Now that I have spoken to Mario Giampieri, I have a more of a realistic view on what to expect when I take my SAT's and ACT's. He described his experience taking his first SAT's as not being in the state of mind needed to focus, so he simply took it again and assured me that there is always a second chance.

Map of 1609 found in "Mannahatta" by Eric W. Sanderson
Mario Giampieri
 

Monday, August 25, 2014

Our Bridging the Gap

Bridging the Gap is a program that helps high school students pursuit their interest in careers related to zoology, marine science, ecology or even biology. Students are selected in 3 cohorts of 50 students each, and can participate at the Bronx Zoo, Central Park Zoo, Prospect Park Zoo, Queens Zoo, and New York Aquarium. If a student were to get selected he/she are to commit to all 4 phases of the programs. Phase 1 is completing 11 sessions conducting animal behavior, zoo designing and meeting the staff. Phase 2 is mentoring the students on college and job preparations. Phase 3 is basically boot camp, let the name fool you because its 2days back to back preparing for college interviews, course selections, applications and financial aid. In Phase 4 the students get a hands-on work experience.
I know this sounds like a lot of time or a lot to go through but speaking from experience, I am currently in Phase 4, it's  unlike other students I took two types of internships. My first experience was in toddler camp where I got to see different parenting techniques from different ethnicity and I also got the feel of being somewhat of a teacher by observing/helping the layout of the entire day. My second experience was related to social media and coding. The coding was meant to educate me on creating my own website and the social media is actually what you are reading right now. I can say that once you meet all the amazing people, or see what Bridging the Gap has to offer it's going to be worth it.

--V.V.

Friday, August 22, 2014

A Different Experience

A Day with the Zoo Camp Kids 

What is it like working with the Zoo Camp kids ?

The Zoo Camp kids sure know how to have fun, from snacks to learning about animals, and even trips around the zoo! Today the Zoo Camp kids researched a certain animal and spread around the zoo to teach visitors about those animals. For example, the group I was with today was "The Okapis". They stood near the African Wild Dogs, and taught people about them, I even learned a thing or two from them! 
Later on the Zoo Camp kids headed back to the Congo classroom to make their own little plays. Overall, it was a different, and very fun experience hanging out with the Zoo Camp kids.
Zoo Camp kids teaching people about African Wild Dogs

Post by Jean Michel 
 
 


BTG Interview with Lemuel

BTG Interview 

What is it that you do ?
"Any emergency or malfunction that comes up regarding technology we go and help."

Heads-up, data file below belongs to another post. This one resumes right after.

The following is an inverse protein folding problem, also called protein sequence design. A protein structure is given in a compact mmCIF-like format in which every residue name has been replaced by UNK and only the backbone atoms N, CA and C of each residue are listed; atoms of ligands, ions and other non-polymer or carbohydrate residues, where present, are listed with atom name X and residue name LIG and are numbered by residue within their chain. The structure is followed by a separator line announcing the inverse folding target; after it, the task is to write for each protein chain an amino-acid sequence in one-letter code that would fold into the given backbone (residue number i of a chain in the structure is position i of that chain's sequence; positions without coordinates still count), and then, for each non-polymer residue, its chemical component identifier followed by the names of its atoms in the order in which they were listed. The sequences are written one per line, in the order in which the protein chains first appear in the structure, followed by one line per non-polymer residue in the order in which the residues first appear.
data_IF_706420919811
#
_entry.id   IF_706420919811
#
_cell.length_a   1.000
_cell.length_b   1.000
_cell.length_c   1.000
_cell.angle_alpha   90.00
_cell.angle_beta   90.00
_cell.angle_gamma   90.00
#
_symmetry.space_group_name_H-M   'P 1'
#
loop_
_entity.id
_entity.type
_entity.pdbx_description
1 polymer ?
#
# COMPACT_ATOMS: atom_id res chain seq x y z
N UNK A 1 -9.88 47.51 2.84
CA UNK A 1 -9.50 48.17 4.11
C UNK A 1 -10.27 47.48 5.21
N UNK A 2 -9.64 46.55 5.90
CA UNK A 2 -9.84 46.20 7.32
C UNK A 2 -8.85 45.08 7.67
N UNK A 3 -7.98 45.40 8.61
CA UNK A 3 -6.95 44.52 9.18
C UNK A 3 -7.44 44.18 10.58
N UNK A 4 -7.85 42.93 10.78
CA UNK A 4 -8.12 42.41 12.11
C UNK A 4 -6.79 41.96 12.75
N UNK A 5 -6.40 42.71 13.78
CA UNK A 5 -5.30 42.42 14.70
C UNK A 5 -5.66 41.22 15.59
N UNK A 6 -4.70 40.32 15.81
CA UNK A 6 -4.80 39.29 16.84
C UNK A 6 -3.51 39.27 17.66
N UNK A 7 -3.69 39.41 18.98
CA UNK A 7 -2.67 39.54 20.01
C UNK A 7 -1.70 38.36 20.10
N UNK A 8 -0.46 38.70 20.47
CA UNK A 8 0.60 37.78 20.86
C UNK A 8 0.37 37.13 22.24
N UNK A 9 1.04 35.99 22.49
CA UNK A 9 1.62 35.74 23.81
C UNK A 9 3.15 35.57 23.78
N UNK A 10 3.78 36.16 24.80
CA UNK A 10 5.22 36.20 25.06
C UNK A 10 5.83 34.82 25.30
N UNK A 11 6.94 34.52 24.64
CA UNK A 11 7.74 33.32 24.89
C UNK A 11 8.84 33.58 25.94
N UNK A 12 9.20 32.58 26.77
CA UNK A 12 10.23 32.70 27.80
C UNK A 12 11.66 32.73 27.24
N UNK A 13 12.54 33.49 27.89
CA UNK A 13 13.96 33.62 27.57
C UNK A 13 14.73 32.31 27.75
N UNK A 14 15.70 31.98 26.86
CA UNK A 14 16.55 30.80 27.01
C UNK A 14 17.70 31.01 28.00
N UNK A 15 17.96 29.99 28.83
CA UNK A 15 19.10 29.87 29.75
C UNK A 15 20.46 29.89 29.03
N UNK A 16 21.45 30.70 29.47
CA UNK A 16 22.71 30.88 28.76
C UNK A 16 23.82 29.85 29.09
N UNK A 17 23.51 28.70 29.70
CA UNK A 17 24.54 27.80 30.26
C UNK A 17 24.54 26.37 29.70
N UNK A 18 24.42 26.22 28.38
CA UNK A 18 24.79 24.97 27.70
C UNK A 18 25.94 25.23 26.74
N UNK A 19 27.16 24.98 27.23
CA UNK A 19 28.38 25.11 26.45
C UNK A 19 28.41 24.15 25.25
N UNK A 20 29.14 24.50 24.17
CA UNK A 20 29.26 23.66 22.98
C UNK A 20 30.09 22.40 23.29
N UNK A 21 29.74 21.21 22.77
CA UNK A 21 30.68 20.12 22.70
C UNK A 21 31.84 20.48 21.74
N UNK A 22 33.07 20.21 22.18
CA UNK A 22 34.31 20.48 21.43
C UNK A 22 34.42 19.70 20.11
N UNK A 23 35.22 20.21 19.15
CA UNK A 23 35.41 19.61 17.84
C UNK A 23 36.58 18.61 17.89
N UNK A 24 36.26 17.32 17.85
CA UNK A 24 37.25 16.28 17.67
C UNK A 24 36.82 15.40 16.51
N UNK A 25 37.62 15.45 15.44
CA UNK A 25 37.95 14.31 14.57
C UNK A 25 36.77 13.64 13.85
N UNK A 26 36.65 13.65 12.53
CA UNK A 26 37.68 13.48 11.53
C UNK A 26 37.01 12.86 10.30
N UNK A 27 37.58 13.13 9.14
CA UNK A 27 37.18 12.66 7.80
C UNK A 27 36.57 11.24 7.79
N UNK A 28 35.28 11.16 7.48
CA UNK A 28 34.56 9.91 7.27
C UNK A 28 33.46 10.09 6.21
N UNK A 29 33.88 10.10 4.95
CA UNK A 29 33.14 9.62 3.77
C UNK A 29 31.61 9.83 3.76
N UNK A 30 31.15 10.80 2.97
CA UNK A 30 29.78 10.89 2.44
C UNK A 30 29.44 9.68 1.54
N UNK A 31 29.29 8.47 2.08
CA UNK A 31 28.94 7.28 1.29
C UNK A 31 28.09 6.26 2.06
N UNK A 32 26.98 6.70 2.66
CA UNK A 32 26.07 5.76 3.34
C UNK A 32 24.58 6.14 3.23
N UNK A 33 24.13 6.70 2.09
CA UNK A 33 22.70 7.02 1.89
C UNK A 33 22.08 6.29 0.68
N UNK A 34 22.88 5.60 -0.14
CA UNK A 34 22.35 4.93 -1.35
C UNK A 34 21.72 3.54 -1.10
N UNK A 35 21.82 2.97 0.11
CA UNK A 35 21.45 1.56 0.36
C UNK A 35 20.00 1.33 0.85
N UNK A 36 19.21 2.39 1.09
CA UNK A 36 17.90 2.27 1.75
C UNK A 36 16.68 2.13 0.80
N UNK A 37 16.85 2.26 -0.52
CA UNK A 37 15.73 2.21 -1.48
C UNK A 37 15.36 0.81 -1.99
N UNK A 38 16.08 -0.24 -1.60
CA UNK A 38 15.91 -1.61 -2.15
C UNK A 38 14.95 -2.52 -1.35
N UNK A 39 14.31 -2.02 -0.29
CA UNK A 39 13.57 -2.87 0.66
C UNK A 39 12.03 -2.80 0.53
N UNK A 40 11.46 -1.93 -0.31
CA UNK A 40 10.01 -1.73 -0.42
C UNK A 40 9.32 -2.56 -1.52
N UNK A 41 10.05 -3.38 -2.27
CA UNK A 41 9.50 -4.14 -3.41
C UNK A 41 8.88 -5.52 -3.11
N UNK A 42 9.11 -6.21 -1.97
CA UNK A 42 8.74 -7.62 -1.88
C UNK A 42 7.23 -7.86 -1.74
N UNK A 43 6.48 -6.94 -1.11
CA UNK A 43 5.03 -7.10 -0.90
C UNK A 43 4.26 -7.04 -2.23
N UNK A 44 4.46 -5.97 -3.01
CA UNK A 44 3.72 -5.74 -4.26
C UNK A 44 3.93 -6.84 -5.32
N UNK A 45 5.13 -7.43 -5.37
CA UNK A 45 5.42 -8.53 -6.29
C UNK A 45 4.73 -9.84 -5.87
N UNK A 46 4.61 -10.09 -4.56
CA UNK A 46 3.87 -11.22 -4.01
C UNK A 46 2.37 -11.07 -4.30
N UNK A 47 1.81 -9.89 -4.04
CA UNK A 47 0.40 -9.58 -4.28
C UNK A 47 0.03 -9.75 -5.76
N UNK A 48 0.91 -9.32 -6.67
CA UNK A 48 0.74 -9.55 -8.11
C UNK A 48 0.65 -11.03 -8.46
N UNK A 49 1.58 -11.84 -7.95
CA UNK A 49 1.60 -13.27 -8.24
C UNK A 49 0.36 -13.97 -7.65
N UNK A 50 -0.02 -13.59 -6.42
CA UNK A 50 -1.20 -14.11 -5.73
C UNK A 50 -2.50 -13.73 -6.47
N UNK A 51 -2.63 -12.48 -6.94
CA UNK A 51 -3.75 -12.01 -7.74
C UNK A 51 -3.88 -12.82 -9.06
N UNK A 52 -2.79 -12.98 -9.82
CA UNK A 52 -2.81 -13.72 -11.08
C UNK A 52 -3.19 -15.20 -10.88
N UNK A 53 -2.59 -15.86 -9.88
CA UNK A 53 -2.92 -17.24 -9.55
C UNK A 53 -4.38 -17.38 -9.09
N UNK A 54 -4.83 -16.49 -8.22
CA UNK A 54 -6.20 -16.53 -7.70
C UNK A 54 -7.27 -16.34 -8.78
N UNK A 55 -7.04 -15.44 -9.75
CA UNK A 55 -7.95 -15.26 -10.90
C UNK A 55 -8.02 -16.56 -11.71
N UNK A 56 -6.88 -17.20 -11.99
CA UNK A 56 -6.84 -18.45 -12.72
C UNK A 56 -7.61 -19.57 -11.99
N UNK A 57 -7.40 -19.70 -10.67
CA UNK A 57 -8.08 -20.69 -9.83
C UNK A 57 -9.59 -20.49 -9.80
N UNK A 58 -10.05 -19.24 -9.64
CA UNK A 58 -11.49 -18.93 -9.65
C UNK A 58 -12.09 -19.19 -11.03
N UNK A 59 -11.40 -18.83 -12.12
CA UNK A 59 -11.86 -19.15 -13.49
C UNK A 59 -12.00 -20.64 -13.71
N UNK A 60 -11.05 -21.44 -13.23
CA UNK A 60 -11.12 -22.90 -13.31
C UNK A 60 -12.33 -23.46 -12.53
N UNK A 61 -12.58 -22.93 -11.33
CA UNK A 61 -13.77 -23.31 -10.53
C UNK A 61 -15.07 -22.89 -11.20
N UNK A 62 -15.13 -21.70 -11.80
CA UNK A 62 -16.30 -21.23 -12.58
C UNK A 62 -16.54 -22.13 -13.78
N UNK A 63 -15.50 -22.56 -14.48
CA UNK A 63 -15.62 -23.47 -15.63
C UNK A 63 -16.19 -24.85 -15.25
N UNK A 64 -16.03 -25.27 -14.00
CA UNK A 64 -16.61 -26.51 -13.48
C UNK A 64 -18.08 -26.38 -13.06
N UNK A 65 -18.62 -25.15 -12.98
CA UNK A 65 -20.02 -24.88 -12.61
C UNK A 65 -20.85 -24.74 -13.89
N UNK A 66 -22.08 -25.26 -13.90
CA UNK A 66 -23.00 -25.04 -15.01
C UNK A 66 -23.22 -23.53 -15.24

Do you enjoy it ?
"Yes, because I understand the technological aspect of it and plus it's a very chill internship."

What time do you come in and leave ?
"I come in at 9:30am and I leave at 4pm. And there's also like no set time for lunch. Lunch is basically when ever we're not busy."

What do you enjoy the most about this internship ?
"It's usually very chill. It's been fairly easy this week. There was only a couple of really busy days."

What do you enjoy the least ?
"Nothing. I actually really like it."

What were the busy days and why did you do ?
"Monday was busy since it was my first day so I was being showed around. Wednesday was also a very busy day since it was free admission day so there was a lot of malfunctions. We had to fix a touch screen at Congo and I just assisted and watched.

Who are you usually with ?
"On Monday, Tuesday and Friday I was with James and on Wednesday and Thursday I was with Joe. The time that  I was with Joe it was mostly outside because he doesn't like being indoors in the office all day. So we were usually running around all day.

I was also able to ask his mentor, James, a few questions too.

When is it the busiest ?
"Summer weekends since people are usually like on vacations and stuff during the week. Winter weekdays since it's usually freezing outside and people would much rather stay inside. So I have to deal with setting up conference calls and stuff like that. There's also usually no in between. It's either super busy or super slow."

What are other things that you have to take are of ?
"I also have to deal with setting up weddings which is usually pretty hectic. In the years that I've been here there has probably been a wedding every weekend of every year in the months of like August to October."

It was actually really nice to be able to hang out with James and Lemuel for a couple hours and see what it is they actually do. I also got to find out some pretty interesting stuff. Who knew that people actually have their weddings in the Bronx Zoo..

During the interview, they had to go test something. We went to various locations and I was able to witness firsthand what they do.
 
Lemuel testing out a microphone 










--D.P